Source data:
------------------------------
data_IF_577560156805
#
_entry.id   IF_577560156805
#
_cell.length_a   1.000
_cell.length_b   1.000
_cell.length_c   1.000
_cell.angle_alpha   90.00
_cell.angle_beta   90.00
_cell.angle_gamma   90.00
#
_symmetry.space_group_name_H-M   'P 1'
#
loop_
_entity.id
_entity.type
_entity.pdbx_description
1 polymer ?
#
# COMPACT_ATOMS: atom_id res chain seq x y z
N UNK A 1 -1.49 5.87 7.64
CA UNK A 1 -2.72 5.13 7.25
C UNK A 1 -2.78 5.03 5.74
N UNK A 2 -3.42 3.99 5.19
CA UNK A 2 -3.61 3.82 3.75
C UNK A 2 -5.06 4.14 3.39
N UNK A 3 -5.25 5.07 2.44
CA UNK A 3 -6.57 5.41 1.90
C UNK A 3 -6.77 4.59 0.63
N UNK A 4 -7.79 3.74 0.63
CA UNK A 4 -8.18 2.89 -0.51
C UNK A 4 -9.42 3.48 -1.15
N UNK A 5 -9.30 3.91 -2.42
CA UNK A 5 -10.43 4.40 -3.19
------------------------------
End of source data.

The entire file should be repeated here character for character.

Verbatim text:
data_IF_577560156805
#
_entry.id   IF_577560156805
#
_cell.length_a   1.000
_cell.length_b   1.000
_cell.length_c   1.000
_cell.angle_alpha   90.00
_cell.angle_beta   90.00
_cell.angle_gamma   90.00
#
_symmetry.space_group_name_H-M   'P 1'
#
loop_
_entity.id
_entity.type
_entity.pdbx_description
1 polymer ?
#
# COMPACT_ATOMS: atom_id res chain seq x y z
N UNK A 1 -1.49 5.87 7.64
CA UNK A 1 -2.72 5.13 7.25
C UNK A 1 -2.78 5.03 5.74
N UNK A 2 -3.42 3.99 5.19
CA UNK A 2 -3.61 3.82 3.75
C UNK A 2 -5.06 4.14 3.39
N UNK A 3 -5.25 5.07 2.44
CA UNK A 3 -6.57 5.41 1.90
C UNK A 3 -6.77 4.59 0.63
N UNK A 4 -7.79 3.74 0.63
CA UNK A 4 -8.18 2.89 -0.51
C UNK A 4 -9.42 3.48 -1.15
N UNK A 5 -9.30 3.91 -2.42
CA UNK A 5 -10.43 4.40 -3.19